In the next two years, about 20 billion to 30 billion devices will be digitally connected through the Internet of Things (IoT). The most profound impact of this will be the amount of data it will generate. Data-oriented roles – data scientists, advanced analysts, data systems developers, data-driven decision-makers and data specialists among others – will proliferate. As people take centre stage in the evolving environment, the best strategy for organisations looking to stay ahead is to focus on developing and promoting data skills.
Here are 4 ways to prepare for the change:
While tools and technology are important, creating a culture that fosters the use of data for critical business activities is equally crucial. This should start with the leaders and team managers replacing instinct-based decision-making with solid data-driven resolutions. Experts recommend adopting “data moments” during meetings to discuss data that can help make sound decisions. It’s also important to democratize data where employees can directly access information without the help of intermediaries such as IT professionals. Creating a unified interface for viewing and sharing data and inculcating the necessary skills to accurately interpret data is a must. After all, the risks of misinterpreting information can be high.
Organisations are taking advantage of massive open online courses (MOOCs) to upskill their employees. Companies are partnering with online course providers to impart training through generic or customized programs. Ericsson, for one, is a top user of MOOCs. About 3,500 of its employees have already accessed MOOCs on technologies such as data analytics. Industry reports estimate that 59% of today’s data scientists acquired their skills through MOOCs. Organisations can leverage this trend to build relevant capabilities by sponsoring such learning initiatives.
Without a strategic approach, mere access to vanilla courses around data sciences will not help create data-driven professionals. To create robust intellectual capabilities, organisations need to invest in programs that help employees appreciate the macro-level business problem and then move on to analytics – filtering relevant data, composing insights using the right methods, and finally, proposing solutions. Domain knowledge is absolutely mandatory for a data scientist, so much so, that depending on the industry, the specific course requirement may vary. The skill-set required in healthcare, government or science, may be very distinct from the one needed for marketing. A PWC study titled ‘What’s next for the data science and analytics job market?’ indicates that as of today 67% 67% of the job openings are analytics-enabled and require functional or domain expertise outside of data science at the core. Partnering with ed-tech companies is a great way to provide such domain-specific training.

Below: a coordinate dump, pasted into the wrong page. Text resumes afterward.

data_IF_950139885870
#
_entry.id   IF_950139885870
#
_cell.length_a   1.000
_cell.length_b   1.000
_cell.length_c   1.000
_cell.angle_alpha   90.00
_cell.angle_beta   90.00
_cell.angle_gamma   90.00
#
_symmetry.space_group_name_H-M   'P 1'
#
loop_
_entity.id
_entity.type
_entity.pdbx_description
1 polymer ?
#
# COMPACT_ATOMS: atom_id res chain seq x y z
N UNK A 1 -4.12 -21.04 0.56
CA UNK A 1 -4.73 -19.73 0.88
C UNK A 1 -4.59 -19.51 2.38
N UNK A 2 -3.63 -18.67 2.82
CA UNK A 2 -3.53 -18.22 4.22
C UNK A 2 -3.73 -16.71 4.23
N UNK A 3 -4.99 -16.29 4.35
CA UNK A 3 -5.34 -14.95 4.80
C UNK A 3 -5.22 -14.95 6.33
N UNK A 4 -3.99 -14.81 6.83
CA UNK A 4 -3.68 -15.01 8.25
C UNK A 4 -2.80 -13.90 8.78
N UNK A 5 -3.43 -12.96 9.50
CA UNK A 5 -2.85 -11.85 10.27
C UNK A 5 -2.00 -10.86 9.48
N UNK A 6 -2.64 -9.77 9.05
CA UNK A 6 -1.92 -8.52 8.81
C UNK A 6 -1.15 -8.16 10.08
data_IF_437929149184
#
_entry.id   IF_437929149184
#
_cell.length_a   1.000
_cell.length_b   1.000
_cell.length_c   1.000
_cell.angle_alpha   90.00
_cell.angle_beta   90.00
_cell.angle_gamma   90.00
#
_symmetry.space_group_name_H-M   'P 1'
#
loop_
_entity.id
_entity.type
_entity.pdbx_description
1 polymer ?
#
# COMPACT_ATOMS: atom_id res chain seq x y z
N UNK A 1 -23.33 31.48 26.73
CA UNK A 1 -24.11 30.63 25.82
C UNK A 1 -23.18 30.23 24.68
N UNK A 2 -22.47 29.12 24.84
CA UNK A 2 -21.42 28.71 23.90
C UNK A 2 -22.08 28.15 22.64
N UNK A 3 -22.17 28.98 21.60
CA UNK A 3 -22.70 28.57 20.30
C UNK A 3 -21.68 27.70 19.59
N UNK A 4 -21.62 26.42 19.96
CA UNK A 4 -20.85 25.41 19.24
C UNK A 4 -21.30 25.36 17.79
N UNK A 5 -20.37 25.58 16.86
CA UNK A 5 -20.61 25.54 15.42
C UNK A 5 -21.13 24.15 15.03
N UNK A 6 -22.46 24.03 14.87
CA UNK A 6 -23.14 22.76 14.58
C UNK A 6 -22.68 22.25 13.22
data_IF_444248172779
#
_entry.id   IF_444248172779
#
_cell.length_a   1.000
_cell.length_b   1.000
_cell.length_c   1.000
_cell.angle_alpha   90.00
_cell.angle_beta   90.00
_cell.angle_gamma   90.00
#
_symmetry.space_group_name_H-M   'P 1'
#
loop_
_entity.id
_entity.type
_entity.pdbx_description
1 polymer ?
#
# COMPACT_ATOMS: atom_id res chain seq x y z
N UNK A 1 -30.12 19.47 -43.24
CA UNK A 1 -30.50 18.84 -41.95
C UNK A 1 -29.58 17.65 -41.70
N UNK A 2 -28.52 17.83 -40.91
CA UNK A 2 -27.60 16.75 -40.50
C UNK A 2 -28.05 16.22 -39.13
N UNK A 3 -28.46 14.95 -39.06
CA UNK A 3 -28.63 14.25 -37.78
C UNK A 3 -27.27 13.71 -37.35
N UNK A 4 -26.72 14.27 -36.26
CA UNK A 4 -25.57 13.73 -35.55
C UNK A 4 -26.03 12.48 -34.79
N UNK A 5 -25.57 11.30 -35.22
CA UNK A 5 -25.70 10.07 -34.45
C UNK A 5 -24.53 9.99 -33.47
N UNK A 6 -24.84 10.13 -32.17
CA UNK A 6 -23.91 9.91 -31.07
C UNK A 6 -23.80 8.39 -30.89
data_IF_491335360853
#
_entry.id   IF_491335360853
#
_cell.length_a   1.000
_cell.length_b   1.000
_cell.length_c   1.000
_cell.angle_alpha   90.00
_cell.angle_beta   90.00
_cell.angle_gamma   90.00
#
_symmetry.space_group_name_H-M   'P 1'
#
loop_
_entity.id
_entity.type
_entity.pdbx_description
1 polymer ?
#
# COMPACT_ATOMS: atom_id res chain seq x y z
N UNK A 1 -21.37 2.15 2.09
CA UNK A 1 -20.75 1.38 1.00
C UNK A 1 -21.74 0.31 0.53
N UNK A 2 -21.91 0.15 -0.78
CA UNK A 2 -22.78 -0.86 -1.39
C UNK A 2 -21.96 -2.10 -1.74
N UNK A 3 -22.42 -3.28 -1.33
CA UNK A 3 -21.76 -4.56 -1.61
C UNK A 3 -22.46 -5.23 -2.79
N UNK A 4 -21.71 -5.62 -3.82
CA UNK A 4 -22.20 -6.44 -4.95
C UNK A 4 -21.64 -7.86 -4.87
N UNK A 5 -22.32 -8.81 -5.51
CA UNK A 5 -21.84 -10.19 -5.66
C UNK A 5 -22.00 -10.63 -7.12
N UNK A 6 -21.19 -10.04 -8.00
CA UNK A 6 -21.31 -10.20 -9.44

The next logical step is to decide who owns the data. Ownership indicates ‘managing’ data in terms of how the information will be used and what kind of business requirement will be considered to interpret a particular set of data. With just 1 per cent of Internet of Things (IoT) data in use today, the key question enterprises will face in 2018 is structuring data ownership. For instance, businesses can put product owners in charge of their own data, wherein they outline the kind of analysis that will be done and decide what kind of developments they will monitor in case of a new product feature release. Discrete ownership of data helps step up accountability in maintaining, updating and even protecting data.
The key to success is to decentralize data – from a skill that belongs to just one team to knowledge that every department can leverage. Making data available to teams on a ‘self-service’ model will drive faster decision-making. Most of all, organisations need to be mindful of the impending skill crunch. Currently, India has 1,00,000 jobs available for data scientists while relevant skills to fill these vacancies are scarce. Strengthening industry-academia connections and adding data science to the training curriculum is a good starting point to building a strong resource pool.